More and more people are spending their leisure time in boats, swimming, water skiing, fishing and the like with a steadily mounting death toll due to drownings. It is therefore imperative that a life preserver be provided which is absolutely dependable in use and which can be worn in perfect comfort by the user.
I don’t know who wrote this florid and alarmist prose. Maybe my grandfather, maybe the attorney who helped file the patent. The beauty of the device was the “almost instantaneous inflation of the life preserver when submerged in water.” No blowing into a tub or pulling a tab.
The quick float life preserver was never manufactured, to my knowledge. Between 1964 and 2010, this patent was referred to 17 times in other patent applications.
A third and final patent filed by Frank Segrest in 1964 was simply a modification of the inflation device of the earlier invention. Among its objectives was “to provide an improved inflating device for floatation equipment which provides a foolproof means for testing the charge of a compressed gas cartridge.” He (or whoever wrote the application) added another urgent justification to the earlier cited litany:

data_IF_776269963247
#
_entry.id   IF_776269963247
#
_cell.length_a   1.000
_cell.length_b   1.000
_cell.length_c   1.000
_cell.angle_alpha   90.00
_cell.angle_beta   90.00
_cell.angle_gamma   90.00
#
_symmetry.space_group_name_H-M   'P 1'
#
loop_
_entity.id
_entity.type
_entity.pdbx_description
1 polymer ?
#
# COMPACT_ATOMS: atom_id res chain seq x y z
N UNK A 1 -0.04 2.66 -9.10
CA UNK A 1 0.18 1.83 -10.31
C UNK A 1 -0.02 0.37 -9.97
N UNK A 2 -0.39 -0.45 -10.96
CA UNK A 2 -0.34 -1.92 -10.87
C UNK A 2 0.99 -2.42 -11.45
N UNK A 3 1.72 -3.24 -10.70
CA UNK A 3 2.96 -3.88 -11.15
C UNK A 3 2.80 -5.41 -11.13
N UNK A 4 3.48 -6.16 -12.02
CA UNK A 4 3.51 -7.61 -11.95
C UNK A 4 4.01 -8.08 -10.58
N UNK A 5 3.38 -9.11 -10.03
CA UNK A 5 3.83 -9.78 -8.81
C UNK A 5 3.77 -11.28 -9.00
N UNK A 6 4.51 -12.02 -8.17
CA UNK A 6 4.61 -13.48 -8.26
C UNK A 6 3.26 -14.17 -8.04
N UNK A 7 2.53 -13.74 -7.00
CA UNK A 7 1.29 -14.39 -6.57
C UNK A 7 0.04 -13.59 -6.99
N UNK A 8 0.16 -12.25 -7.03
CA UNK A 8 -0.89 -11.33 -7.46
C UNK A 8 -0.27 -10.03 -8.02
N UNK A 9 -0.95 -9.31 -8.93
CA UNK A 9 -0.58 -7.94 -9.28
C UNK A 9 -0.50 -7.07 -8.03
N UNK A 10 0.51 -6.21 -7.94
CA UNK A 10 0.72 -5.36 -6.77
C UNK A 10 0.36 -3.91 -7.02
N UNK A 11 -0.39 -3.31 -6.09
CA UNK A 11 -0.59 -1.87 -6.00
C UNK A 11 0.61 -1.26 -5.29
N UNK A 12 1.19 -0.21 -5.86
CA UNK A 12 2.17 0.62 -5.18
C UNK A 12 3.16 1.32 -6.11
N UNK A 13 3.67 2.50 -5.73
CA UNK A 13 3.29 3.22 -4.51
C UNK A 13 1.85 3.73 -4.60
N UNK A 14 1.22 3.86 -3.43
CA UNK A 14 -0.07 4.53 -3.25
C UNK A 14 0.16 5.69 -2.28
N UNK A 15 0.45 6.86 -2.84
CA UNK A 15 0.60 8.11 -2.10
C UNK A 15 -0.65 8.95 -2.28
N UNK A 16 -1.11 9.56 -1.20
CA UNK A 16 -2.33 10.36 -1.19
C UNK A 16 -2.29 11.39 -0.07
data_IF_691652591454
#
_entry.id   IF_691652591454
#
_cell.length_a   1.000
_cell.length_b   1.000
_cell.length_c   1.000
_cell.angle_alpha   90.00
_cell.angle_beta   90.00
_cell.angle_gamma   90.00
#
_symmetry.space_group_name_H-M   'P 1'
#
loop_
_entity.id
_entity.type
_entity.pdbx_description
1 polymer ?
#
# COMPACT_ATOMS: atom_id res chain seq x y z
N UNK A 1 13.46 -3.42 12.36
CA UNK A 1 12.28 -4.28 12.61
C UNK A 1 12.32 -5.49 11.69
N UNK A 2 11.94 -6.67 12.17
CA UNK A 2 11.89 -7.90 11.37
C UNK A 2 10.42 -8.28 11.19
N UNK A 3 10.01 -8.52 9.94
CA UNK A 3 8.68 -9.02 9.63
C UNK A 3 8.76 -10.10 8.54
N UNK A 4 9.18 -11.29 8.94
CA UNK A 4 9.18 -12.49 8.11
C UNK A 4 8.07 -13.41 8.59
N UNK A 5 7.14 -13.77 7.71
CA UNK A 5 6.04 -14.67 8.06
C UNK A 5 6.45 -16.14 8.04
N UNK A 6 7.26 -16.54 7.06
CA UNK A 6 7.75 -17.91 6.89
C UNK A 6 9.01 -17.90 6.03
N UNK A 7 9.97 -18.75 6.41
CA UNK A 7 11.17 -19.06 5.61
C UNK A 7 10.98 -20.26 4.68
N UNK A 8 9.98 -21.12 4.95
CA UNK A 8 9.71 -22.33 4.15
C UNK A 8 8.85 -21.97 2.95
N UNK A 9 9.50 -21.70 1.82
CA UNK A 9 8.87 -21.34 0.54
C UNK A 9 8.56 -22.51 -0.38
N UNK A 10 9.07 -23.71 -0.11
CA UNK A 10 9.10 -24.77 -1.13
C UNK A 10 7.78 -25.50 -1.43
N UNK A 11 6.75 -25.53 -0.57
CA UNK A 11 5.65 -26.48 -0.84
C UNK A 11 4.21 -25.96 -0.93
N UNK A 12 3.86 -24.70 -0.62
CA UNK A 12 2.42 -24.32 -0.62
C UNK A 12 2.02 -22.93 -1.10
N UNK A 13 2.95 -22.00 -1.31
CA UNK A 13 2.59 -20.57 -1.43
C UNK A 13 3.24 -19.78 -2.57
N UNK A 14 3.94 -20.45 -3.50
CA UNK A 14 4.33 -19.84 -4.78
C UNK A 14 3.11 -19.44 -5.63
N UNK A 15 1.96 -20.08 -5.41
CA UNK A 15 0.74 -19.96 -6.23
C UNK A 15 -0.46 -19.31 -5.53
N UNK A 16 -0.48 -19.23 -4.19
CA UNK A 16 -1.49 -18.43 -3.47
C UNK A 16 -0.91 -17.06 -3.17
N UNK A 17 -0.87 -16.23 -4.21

The increase in aquatic activity as a means of relaxation has unfortunately resulted in a steadily mounting death toll due to drowning and a considerable financial loss to boat owners whose boats are often lost by sinking.
Financial loss to boat owners! “It is therefore most desirable,” the prose continued, “that flotation equipment be provided which is absolutely dependable in use and which is not subject to failure due to malfunctioning of parts or loss of the charge of the compressed gas cartridge.”
Frank Segrest, my grandfather, never made any money that I know of from these three inventions. The salient matter here is not money. Rather, the citations he made in his filings, and the citations in other patents to his inventions, places him in the tradition of strivers, garage inventors, men and women who were part of a long line of innovation and ideas that, for some, produced a marketable, and bankable, invention. But these are always built on the foundation erected by earlier breakthroughs.
– Fred Dews